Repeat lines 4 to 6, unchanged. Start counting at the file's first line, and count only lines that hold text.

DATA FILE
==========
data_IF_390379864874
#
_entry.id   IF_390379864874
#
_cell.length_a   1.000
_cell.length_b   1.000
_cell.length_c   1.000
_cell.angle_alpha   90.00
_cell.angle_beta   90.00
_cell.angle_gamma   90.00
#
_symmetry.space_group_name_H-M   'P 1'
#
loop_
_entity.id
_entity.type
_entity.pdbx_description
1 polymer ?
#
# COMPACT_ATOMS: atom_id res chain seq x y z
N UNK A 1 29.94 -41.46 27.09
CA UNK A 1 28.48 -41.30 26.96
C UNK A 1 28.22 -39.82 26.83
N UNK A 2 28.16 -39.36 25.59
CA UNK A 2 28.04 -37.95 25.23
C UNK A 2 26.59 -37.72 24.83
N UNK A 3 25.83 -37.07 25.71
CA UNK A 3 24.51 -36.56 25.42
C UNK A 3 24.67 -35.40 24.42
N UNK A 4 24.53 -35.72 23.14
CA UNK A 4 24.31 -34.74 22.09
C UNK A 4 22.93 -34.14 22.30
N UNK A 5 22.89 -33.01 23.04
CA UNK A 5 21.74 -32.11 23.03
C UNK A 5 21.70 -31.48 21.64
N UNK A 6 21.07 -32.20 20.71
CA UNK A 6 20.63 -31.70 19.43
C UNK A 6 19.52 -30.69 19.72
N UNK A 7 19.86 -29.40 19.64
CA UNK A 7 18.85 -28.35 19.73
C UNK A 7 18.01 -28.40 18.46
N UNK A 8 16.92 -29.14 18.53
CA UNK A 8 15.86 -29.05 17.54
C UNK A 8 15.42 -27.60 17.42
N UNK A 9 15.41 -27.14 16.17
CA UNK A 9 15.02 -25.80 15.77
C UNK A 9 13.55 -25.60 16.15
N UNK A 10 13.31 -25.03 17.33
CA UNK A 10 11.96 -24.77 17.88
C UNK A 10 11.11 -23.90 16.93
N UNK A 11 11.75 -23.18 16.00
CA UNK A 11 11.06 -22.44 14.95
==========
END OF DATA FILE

#
_cell.length_a   1.000
_cell.length_b   1.000